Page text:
It also helps to allow for alternate RFP responses, says Philadelphia’s Neff. Vendors may have smart suggestions. In Philadelphia’s case, three of 12 proposals had alternative approaches, such as asking for ownership of the network if they fund and build it, which the city eventually agreed to.
Public/private partnerships are emerging as the preferred business model. Costs and responsibilities are shared with a telecom vendor or a nonprofit organization created to operate separately from the municipality, which mitigates risk for both.
The city of Corpus Christi, Texas, is developing Wi-Fi connectivity for its entire community. To keep interests and costs separate from other city businesses, the city established a nonprofit organization to run the wireless system and anything that supports that network. This keeps the operation “taxpayer neutral.” The city maintains control because it chooses the board members, says Leonard Scott, Wi-Fi project manager. He is also negotiating with EarthLink to manage the retail business end of the Wi-Fi system.
Philadelphia also set up a nonprofit organization to oversee the network, and partnered with EarthLink to fund, develop and run the system under a wholesale model. However, EarthLink cannot create a monopoly and must open up the network to other ISPs.
Other business models include the open-access model, in which fiber is built into the government infrastructure, but is open to private enterprise. Many planned communities offer broadband to every home, and that cost is included in the homeowners’ association monthly fee. In a private enterprise model, private-sector companies offer broadband, letting the private sector offer the service.
Business partnerships can help fund broadband initiatives. Other funding sources, such as E-Rate, a government grant offering discounts on telecommunications services and Internet access for schools and libraries, also can help.
The federal government can contribute funds when broadband is used by the city’s transportation department or by emergency vehicles. In the city of Tucson, Ariz., emergency response teams wanted wireless broadband for full-motion video and two-way communication, so that ambulances and hospitals could communicate en route. The Federal Highway Administration granted funds for the project.
All CIOs who delved into broadband agree that the process takes time. “Add nine months to the process to overcome political and legislative hurdles and build that into your model,” Philadelphia’s Neff suggests.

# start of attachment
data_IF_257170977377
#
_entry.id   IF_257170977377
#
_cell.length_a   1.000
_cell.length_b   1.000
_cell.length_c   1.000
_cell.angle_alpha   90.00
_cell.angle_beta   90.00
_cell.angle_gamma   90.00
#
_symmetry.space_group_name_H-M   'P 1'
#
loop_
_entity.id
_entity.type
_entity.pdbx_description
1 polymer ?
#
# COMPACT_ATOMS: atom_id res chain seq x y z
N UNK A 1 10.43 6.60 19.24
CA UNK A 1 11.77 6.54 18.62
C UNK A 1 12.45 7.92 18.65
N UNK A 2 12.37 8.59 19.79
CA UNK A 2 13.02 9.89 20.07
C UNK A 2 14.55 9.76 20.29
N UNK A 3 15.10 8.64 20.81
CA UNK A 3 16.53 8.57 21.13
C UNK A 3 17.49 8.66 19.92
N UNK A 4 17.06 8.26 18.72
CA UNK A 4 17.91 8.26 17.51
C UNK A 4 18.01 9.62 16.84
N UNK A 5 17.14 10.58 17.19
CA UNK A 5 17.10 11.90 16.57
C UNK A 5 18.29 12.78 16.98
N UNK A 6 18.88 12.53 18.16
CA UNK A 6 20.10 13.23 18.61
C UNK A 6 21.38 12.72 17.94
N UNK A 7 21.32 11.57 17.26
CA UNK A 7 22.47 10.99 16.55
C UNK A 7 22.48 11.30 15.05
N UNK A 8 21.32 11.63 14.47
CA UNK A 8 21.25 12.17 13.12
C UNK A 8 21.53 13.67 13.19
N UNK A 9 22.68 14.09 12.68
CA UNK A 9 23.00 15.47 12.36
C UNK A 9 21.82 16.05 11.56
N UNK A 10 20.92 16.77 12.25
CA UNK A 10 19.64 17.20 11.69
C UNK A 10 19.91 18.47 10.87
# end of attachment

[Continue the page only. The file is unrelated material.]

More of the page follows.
“Nothing is overnight,” adds Corpus Christi’s Scott. “Everything you get into is not what you expect it to be.”
As cable companies and phone companies expand their services to include Internet and Voice over Internet Protocol access, they are crossing into a largely unregulated area called information services. As an information service, cable Internet access is not regulated a cable service. Similarly, it’s not clear how Internet Protocol-enabled services, such as IP video, will be regulated when offered by traditional cable or telephone companies.
“The old regulatory stovepipe structure doesn’t fit,” says Sean Stokes, attorney for the Baller Herbst Law Group in Washington, D.C., which has represented many cities in broadband legal cases.
Many state legal cases have prompted rules either for or against municipal broadband offerings. Pennsylvania became a rallying point for municipal entry when, in 2004, it passed a law preventing municipal broadband projects where private sector incumbents, such as Verizon, were willing to provide it. Philadelphia was later granted exemption from that law.
Other state battles have been fought in Bristol, Va., Lafayette, La., and Portland, Ore. Those that have been decided have been in favor of the municipality. At the federal level, both the House and Senate have drafted legislation favorable to municipal provision of broadband, but no federal laws have been handed down yet.
Stacy Collett is a business and technology writer based in Chicago.